I don't normally walk Ziggy after sunset, especially when the days have lengthened to such a luxurious extent, but today was crazy what with my fiasco of an Out In the Bay interview (I was twenty-five minutes late because I biked to Daly City before I realized I missed my Persian left off Mission) and a stopped bathroom sink drain and a hurt Plantar's fascia after the 12-mile hike to and from Murietta Falls yesterday with Barry Owen, Dan Becker and Fenton Johnson, and, oh, several million other gripes that seem, frankly, minor in the light of last night's nightmare featuring a mushroom cloud in Alameda setting the bay on fire. I could have blown off Ziggy's second walk, James having given him his first in the very late afternoon after having bought a plumbing snake and fixed the bathroom sink drain himself with his bare, butch hands, and with Ziggy's fuckbuddy Grover over for a doggy-style early evening (James and I have long since exhausted our embarrassment over this torrid canine affair). But despite my hurt feet and litany of sorrows, or perhaps because of them, I decided to walk Ziggy through the gloaming to Dolores Park, where, in order to avoid a mano-a-mano soccer game, I perambulated (as I normally don't) under the klieg lights just south of the tennis courts. There I spied, in the grass and glare, the following volume:
I walked past it. I'm not in the habit of picking things up in Dolores Park - they are more likely than not to have been peed on by dogs, people, or both. I make an excpetion for keys and dog tags, several sets of which I've retrieved and at least tried to return to their rightful owners (bounty so far: one bottle of mid-priced Sangiovese in exchange for a whole dog harness with tags attached, and several rings of unclaimed keys). But a few steps past the book, I thought of the poor Mission High sophomore who had dropped it, and of the grief with which he would report to English on Wednesday, and so I backtracked, and picked it up, and opened it to discern its rightful owner. And I read:
I am happy to have this book restored to me after twenty-two years. I am also anxious to inform Megan Hiatt, Daniel Handler's senior-year girlfriend, that the book is safe.
Poignantly, when I got home, a card fell out of the book, wishing Ronnie a Happy Birthday, with love from Tom, Susan, Emma and Adam. If any of the above are out there and reading this, I will buy Ronnie a new edition. I think it's still in print. Just make sure to put your name and registry in it this time.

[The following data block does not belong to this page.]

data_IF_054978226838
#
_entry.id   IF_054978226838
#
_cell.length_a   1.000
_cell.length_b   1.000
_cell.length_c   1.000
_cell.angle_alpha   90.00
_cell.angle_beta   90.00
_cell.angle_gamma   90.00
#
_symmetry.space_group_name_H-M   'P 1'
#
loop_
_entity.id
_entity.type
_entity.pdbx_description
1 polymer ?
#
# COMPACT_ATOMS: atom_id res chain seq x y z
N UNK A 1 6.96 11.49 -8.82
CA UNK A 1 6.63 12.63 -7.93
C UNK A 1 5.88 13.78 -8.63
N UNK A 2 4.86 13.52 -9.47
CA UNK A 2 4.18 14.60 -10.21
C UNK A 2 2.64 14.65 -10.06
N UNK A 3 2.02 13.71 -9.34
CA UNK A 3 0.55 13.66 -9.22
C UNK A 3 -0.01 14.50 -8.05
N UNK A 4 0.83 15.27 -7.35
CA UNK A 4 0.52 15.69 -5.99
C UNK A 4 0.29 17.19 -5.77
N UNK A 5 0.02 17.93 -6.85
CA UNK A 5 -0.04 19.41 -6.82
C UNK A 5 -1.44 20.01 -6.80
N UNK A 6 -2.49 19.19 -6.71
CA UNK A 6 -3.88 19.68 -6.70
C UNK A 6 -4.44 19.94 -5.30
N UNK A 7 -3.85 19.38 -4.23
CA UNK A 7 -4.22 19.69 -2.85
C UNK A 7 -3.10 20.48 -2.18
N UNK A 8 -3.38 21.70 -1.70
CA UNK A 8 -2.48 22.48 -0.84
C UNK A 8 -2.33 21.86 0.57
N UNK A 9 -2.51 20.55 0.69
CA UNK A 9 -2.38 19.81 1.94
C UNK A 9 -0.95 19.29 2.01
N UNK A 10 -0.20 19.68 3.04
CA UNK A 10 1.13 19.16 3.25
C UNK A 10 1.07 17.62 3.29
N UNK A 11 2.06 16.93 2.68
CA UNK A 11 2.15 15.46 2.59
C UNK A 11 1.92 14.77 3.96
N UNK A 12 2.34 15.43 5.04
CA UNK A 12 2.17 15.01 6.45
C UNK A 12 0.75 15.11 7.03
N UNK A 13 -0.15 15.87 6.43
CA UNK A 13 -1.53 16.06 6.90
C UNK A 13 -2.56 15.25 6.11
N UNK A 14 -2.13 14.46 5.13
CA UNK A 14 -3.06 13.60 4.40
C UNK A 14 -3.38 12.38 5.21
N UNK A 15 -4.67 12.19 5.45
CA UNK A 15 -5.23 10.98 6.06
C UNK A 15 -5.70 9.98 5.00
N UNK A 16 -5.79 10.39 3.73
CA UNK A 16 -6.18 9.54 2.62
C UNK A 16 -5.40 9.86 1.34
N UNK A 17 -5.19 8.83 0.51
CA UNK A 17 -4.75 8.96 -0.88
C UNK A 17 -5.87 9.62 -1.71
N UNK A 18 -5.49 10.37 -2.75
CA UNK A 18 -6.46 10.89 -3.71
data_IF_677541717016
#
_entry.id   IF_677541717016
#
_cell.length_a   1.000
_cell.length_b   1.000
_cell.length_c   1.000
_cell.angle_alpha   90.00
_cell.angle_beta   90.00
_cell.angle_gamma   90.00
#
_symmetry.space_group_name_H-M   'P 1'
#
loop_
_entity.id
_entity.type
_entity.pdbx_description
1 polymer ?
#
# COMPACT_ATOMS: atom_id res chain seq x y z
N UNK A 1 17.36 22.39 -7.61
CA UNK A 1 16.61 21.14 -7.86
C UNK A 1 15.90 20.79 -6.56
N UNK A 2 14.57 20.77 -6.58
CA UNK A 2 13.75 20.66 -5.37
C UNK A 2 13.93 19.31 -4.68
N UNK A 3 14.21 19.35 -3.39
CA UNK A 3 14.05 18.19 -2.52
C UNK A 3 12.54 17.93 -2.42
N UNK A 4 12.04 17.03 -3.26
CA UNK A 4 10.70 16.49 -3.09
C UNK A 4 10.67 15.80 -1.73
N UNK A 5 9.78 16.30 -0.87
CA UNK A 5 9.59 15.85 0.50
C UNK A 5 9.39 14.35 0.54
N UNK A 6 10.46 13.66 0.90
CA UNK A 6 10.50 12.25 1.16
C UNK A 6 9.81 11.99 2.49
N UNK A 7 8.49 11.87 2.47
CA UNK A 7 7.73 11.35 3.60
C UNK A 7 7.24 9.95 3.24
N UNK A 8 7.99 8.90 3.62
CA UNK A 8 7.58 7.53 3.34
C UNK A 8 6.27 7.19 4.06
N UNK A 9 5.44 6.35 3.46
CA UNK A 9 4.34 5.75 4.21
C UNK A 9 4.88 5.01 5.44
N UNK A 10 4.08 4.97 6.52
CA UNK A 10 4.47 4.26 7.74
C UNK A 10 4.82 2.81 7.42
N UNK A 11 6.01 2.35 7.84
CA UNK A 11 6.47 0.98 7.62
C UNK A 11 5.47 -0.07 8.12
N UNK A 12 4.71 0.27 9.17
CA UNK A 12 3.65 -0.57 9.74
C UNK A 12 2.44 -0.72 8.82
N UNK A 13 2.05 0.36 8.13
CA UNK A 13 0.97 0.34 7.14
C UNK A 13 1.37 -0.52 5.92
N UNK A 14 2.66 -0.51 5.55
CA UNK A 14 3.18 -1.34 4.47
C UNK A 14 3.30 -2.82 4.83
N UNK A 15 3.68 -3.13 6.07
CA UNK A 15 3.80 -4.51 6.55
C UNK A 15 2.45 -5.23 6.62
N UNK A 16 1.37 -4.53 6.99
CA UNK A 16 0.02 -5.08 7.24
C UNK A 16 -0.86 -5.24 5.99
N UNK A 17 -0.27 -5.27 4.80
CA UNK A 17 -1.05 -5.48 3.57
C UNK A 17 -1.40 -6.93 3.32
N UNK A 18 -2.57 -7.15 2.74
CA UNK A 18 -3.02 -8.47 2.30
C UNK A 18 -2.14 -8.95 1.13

- Paul Festa’s first film, Apparition of the Eternal Church (2006, 51 min), captures the responses of 31 artists to the apocalyptic music of Olivier Messiaen (with Justin Bond, John Cameron Mitchell, Harold Bloom; screenings: Grace Cathedral, Barbican Centre, Library of Congress; “Remarkable”—The New Yorker; “Stunning”—Chicago Sun-Times; “Sublime”—Globe & Mail; numerous awards). Festa performs the Tchaikovsky violin concerto, opposite members of the San Francisco Ballet and The Cockettes, in his award-winning second film, The Glitter Emergency (2010, 20 min), a silent-film drag ballet comedy (“Enormous visual and musical inventiveness…full of pleasure and joy...Festa gives a bravura performance."—Film Threat). He produced, wrote and edited, with director Austin Forbord, and was chief archivist, for the Emmy-nominated documentary Stage Left: A Story of Theater in San Francisco (2010, 80 min: with Robin Williams, Bill Irwin, Peter Coyote; screenings: Geary Theater, KQED; “Intriguing...entertaining...a valuable record”—Variety). Performances as violinist and actor: ODC Theater, Center for Performance Research, Kunst-Stoff, TheatreFIRST, North Bay Shakespeare, Albert Fuller's Helicon Ensemble (Merkin Hall, Weill Hall at Carnegie Hall, Alice Tully Hall). US, Boston, NYC, SF, LA and DC (Coolidge Auditorium at the Library of Congress on the “Betts” Stradivarius) premieres of Messiaen’s Fantaisie for violin and piano. He is the author of OH MY GOD: Messiaen in the Ear of the Unbeliever, based on Apparition of the Eternal Church, and several anthologized essays, and has written for The Daily Beast, Salon, Nerve, and The New York Times Book Review. Current projects include a novel and Tie It Into My Hand (2014, ca. 80 min), a documentary feature that has screened as a work in progress at the Cannes film market and at ODC Theater in San Francisco (with Alan Cumming, Gary Graffman, Peter Coyote, Mink Stole, Robert Pinsky; "A fascinating exploration of the artistic life, as rollickingly entertaining as it is insightful and stirring."—San Francisco Bay Guardian). Education: Yale (B.A.; prizes, honors, distinction), Juilliard (Cert., Adv. Cert., scholarships). Residencies: Yaddo, MacDowell, ODC Theater, Centre des Récollets.
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